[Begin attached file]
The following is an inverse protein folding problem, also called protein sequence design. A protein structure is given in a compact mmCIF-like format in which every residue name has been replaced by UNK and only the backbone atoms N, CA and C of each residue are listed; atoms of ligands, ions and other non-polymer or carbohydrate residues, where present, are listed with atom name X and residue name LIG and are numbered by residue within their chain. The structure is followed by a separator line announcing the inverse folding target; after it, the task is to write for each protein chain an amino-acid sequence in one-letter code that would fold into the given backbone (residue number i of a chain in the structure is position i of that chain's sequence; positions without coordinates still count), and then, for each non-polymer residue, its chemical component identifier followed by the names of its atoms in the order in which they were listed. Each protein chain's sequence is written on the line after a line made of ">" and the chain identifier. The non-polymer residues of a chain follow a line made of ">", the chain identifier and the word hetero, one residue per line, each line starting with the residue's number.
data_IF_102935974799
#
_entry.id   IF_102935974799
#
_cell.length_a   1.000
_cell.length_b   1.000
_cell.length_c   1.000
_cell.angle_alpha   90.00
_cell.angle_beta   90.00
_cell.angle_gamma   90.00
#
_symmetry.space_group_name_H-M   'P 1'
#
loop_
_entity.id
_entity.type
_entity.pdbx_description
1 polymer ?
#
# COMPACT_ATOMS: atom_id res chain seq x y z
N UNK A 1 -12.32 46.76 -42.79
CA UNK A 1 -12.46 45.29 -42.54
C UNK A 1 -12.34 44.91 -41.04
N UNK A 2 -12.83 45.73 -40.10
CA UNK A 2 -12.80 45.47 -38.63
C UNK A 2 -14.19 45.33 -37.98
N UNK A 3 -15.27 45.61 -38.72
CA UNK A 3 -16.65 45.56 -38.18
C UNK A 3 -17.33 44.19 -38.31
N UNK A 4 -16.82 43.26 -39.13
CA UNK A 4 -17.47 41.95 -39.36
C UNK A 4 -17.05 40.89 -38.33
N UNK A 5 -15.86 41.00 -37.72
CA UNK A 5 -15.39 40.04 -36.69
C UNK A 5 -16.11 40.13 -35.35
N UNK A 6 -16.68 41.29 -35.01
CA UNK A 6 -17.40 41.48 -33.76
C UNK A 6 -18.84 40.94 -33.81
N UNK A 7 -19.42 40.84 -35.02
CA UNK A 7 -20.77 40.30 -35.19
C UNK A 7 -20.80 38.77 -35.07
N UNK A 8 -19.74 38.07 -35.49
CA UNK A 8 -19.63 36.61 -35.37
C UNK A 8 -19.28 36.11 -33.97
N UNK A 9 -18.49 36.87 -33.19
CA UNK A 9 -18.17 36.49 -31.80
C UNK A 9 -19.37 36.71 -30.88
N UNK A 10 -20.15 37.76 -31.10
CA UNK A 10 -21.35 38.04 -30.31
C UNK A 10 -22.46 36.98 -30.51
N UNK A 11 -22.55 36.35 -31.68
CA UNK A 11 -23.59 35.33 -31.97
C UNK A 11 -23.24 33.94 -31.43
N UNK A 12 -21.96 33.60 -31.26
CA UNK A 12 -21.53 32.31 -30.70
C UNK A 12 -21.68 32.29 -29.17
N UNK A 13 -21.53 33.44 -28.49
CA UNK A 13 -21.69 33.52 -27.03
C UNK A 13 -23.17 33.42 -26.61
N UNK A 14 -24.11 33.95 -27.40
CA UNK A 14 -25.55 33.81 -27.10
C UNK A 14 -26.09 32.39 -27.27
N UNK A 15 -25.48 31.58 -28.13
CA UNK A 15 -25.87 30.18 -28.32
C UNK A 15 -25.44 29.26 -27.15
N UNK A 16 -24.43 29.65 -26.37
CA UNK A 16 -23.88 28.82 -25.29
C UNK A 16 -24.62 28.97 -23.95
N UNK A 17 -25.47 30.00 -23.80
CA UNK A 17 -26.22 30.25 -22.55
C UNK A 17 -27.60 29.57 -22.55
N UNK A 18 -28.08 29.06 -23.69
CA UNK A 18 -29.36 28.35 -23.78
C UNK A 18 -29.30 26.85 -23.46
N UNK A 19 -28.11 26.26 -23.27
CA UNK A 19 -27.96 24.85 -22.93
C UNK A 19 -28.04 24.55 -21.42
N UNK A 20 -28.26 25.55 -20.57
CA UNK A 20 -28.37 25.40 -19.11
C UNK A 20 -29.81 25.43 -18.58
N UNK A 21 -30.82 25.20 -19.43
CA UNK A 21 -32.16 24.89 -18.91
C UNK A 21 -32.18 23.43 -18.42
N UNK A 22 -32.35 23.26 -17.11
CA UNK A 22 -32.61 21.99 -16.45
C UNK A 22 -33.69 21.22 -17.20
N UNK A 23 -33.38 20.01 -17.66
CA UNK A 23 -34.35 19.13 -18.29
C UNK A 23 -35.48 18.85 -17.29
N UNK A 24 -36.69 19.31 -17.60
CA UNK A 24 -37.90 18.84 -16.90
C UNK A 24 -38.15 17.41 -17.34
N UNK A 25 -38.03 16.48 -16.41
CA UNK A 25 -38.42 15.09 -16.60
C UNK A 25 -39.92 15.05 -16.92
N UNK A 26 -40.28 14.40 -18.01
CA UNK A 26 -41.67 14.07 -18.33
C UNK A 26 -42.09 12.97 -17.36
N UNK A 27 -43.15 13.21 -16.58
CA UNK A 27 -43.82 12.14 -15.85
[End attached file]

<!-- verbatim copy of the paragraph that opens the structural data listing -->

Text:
The following is an inverse protein folding problem, also called protein sequence design. A protein structure is given in a compact mmCIF-like format in which every residue name has been replaced by UNK and only the backbone atoms N, CA and C of each residue are listed; atoms of ligands, ions and other non-polymer or carbohydrate residues, where present, are listed with atom name X and residue name LIG and are numbered by residue within their chain. The structure is followed by a separator line announcing the inverse folding target; after it, the task is to write for each protein chain an amino-acid sequence in one-letter code that would fold into the given backbone (residue number i of a chain in the structure is position i of that chain's sequence; positions without coordinates still count), and then, for each non-polymer residue, its chemical component identifier followed by the names of its atoms in the order in which they were listed. Each protein chain's sequence is written on the line after a line made of ">" and the chain identifier. The non-polymer residues of a chain follow a line made of ">", the chain identifier and the word hetero, one residue per line, each line starting with the residue's number.